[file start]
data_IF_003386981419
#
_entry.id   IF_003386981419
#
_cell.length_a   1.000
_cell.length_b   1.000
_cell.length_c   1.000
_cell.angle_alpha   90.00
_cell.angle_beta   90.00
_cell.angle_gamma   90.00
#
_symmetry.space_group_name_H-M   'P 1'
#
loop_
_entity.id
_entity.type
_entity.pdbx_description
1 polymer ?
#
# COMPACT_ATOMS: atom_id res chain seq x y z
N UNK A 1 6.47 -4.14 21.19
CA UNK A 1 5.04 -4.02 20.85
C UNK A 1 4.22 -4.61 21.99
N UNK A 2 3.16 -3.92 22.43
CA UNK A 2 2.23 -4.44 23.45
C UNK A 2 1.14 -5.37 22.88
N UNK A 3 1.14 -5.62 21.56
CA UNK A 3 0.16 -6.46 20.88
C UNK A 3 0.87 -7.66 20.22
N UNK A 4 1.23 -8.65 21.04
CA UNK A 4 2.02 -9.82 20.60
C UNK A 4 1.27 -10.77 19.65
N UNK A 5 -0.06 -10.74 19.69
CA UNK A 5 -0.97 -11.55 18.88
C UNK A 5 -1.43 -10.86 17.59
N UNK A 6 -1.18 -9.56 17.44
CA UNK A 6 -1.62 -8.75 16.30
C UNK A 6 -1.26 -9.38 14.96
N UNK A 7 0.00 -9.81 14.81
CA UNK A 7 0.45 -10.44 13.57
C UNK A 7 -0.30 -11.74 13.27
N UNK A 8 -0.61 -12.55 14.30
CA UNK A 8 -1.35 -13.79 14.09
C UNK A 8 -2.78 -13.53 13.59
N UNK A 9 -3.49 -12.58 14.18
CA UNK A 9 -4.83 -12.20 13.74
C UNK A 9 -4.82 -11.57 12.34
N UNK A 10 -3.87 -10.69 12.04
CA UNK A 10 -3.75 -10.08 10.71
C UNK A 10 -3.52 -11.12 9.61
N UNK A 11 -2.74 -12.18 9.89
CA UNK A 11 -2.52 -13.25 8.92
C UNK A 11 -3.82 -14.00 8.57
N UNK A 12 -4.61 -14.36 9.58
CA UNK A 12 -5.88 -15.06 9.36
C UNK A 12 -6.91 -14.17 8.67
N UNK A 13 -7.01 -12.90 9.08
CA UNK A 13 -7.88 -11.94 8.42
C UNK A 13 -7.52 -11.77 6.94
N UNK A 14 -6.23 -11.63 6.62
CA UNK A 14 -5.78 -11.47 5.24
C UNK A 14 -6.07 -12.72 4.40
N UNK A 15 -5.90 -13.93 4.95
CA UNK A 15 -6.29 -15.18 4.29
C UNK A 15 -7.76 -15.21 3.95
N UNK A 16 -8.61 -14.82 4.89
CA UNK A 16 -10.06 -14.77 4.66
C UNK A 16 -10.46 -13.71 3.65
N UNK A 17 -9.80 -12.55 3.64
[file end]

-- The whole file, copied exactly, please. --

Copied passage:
data_IF_003386981419
#
_entry.id   IF_003386981419
#
_cell.length_a   1.000
_cell.length_b   1.000
_cell.length_c   1.000
_cell.angle_alpha   90.00
_cell.angle_beta   90.00
_cell.angle_gamma   90.00
#
_symmetry.space_group_name_H-M   'P 1'
#
loop_
_entity.id
_entity.type
_entity.pdbx_description
1 polymer ?
#
# COMPACT_ATOMS: atom_id res chain seq x y z
N UNK A 1 6.47 -4.14 21.19
CA UNK A 1 5.04 -4.02 20.85
C UNK A 1 4.22 -4.61 21.99
N UNK A 2 3.16 -3.92 22.43
CA UNK A 2 2.23 -4.44 23.45
C UNK A 2 1.14 -5.37 22.88
N UNK A 3 1.14 -5.62 21.56
CA UNK A 3 0.16 -6.46 20.88
C UNK A 3 0.87 -7.66 20.22
N UNK A 4 1.23 -8.65 21.04
CA UNK A 4 2.02 -9.82 20.60
C UNK A 4 1.27 -10.77 19.65
N UNK A 5 -0.06 -10.74 19.69
CA UNK A 5 -0.97 -11.55 18.88
C UNK A 5 -1.43 -10.86 17.59
N UNK A 6 -1.18 -9.56 17.44
CA UNK A 6 -1.62 -8.75 16.30
C UNK A 6 -1.26 -9.38 14.96
N UNK A 7 0.00 -9.81 14.81
CA UNK A 7 0.45 -10.44 13.57
C UNK A 7 -0.30 -11.74 13.27
N UNK A 8 -0.61 -12.55 14.30
CA UNK A 8 -1.35 -13.79 14.09
C UNK A 8 -2.78 -13.53 13.59
N UNK A 9 -3.49 -12.58 14.18
CA UNK A 9 -4.83 -12.20 13.74
C UNK A 9 -4.82 -11.57 12.34
N UNK A 10 -3.87 -10.69 12.04
CA UNK A 10 -3.75 -10.08 10.71
C UNK A 10 -3.52 -11.12 9.61
N UNK A 11 -2.74 -12.18 9.89
CA UNK A 11 -2.52 -13.25 8.92
C UNK A 11 -3.82 -14.00 8.57
N UNK A 12 -4.61 -14.36 9.58
CA UNK A 12 -5.88 -15.06 9.36
C UNK A 12 -6.91 -14.17 8.67
N UNK A 13 -7.01 -12.90 9.08
CA UNK A 13 -7.88 -11.94 8.42
C UNK A 13 -7.52 -11.77 6.94
N UNK A 14 -6.23 -11.63 6.62
CA UNK A 14 -5.78 -11.47 5.24
C UNK A 14 -6.07 -12.72 4.40
N UNK A 15 -5.90 -13.93 4.95
CA UNK A 15 -6.29 -15.18 4.29
C UNK A 15 -7.76 -15.21 3.95
N UNK A 16 -8.61 -14.82 4.89
CA UNK A 16 -10.06 -14.77 4.66
C UNK A 16 -10.46 -13.71 3.65
N UNK A 17 -9.80 -12.55 3.64